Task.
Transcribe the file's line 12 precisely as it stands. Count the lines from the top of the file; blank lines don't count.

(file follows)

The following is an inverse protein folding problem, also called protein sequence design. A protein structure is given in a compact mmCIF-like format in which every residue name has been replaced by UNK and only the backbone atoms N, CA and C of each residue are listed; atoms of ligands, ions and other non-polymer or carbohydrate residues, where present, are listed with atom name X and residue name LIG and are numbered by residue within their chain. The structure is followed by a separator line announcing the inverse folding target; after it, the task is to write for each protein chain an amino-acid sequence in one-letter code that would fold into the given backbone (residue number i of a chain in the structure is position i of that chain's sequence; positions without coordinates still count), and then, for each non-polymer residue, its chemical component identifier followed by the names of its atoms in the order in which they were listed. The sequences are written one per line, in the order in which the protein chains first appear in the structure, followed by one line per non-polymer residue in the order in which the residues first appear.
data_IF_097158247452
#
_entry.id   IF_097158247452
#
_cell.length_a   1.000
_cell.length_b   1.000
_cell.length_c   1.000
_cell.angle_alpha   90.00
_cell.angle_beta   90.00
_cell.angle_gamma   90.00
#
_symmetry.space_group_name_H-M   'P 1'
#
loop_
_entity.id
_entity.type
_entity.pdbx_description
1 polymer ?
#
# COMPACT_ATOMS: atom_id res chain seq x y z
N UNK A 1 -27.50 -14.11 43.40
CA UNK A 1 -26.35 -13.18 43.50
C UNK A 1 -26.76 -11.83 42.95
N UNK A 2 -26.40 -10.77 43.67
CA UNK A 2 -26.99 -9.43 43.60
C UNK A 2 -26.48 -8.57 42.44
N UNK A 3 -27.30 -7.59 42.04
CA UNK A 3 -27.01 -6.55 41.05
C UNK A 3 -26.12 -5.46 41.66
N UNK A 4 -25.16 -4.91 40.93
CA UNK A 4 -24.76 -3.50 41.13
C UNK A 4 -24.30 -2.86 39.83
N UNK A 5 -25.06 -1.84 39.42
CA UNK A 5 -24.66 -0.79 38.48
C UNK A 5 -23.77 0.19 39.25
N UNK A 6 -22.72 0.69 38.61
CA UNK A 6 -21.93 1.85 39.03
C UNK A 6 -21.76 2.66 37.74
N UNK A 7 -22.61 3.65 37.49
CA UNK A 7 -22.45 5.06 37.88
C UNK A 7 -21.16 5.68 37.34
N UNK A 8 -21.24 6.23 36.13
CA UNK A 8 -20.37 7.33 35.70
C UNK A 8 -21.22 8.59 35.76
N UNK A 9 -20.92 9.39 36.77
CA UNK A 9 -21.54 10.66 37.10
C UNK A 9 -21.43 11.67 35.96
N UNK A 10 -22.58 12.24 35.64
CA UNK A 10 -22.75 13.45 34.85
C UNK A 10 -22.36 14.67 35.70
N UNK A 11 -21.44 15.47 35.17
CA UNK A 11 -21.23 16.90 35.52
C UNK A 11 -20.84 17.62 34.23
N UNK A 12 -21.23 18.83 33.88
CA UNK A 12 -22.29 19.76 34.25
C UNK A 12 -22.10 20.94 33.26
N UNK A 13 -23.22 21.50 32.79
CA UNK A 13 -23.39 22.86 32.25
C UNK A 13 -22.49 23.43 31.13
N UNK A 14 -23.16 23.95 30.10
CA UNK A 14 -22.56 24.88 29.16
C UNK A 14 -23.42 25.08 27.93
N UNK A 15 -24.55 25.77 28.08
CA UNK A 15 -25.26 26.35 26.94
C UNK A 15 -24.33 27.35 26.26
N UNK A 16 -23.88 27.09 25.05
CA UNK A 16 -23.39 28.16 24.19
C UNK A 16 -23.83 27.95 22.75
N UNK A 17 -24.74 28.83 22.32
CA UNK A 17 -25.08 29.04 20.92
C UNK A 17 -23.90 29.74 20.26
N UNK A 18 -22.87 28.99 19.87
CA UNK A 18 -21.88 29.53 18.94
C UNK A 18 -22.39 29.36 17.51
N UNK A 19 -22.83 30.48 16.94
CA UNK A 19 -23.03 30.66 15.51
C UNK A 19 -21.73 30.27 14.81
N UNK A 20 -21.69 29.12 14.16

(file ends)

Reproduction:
#